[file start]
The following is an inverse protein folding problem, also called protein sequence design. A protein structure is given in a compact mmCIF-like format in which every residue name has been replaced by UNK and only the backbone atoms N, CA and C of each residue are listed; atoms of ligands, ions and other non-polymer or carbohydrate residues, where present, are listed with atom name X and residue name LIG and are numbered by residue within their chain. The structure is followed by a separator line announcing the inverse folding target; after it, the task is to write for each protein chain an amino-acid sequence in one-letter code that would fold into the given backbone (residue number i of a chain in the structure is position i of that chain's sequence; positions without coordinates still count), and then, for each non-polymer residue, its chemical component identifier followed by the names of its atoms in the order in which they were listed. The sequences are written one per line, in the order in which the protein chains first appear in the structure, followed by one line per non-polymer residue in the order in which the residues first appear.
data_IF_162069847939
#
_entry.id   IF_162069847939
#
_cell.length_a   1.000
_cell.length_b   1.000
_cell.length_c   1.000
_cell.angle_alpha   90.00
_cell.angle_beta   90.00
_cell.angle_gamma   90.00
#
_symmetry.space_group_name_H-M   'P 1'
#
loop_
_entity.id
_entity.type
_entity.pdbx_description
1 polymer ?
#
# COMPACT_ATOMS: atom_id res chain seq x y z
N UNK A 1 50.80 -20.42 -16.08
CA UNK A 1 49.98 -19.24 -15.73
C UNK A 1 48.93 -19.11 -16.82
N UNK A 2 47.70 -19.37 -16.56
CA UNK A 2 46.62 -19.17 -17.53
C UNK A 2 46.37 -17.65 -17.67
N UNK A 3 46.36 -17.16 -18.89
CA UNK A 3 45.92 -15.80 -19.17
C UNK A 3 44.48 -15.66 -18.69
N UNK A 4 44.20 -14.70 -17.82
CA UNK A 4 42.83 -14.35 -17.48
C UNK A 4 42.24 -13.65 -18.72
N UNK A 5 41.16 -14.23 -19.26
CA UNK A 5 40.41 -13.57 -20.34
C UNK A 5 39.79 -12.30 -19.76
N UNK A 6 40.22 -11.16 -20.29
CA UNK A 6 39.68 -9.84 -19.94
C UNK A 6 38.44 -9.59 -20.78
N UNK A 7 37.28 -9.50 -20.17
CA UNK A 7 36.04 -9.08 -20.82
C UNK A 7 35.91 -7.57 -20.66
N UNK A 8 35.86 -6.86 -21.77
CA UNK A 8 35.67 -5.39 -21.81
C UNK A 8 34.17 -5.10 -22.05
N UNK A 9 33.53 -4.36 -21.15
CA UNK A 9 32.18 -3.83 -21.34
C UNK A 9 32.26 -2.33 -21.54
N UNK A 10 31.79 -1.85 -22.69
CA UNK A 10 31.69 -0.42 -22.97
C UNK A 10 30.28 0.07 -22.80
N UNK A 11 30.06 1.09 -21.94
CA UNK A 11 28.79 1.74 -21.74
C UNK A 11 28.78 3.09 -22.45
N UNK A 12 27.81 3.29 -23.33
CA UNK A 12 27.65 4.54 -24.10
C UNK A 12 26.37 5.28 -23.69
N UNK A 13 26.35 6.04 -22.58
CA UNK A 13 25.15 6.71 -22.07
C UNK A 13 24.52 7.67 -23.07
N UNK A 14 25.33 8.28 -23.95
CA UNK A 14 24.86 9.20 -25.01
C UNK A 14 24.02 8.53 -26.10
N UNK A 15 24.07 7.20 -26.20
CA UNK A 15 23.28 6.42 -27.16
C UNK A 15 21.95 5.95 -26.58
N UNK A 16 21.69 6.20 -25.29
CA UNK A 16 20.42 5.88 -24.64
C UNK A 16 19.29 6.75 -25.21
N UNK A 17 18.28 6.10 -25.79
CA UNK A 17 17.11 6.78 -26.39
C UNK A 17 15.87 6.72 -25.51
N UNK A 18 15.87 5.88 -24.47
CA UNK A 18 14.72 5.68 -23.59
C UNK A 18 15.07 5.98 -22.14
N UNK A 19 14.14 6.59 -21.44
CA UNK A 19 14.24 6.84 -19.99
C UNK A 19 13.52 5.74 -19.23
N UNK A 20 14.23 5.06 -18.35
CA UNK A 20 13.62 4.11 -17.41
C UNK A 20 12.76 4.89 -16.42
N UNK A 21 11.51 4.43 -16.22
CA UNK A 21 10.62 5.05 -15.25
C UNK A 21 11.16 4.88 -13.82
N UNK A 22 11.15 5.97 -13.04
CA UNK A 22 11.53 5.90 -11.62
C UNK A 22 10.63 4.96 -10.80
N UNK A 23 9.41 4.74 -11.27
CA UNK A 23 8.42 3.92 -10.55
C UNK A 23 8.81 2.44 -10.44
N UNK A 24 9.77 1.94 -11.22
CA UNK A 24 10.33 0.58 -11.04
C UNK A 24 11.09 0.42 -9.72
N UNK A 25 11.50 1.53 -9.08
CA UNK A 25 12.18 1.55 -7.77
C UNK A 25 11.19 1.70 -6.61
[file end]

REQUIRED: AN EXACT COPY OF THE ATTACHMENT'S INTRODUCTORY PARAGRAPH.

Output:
The following is an inverse protein folding problem, also called protein sequence design. A protein structure is given in a compact mmCIF-like format in which every residue name has been replaced by UNK and only the backbone atoms N, CA and C of each residue are listed; atoms of ligands, ions and other non-polymer or carbohydrate residues, where present, are listed with atom name X and residue name LIG and are numbered by residue within their chain. The structure is followed by a separator line announcing the inverse folding target; after it, the task is to write for each protein chain an amino-acid sequence in one-letter code that would fold into the given backbone (residue number i of a chain in the structure is position i of that chain's sequence; positions without coordinates still count), and then, for each non-polymer residue, its chemical component identifier followed by the names of its atoms in the order in which they were listed. The sequences are written one per line, in the order in which the protein chains first appear in the structure, followed by one line per non-polymer residue in the order in which the residues first appear.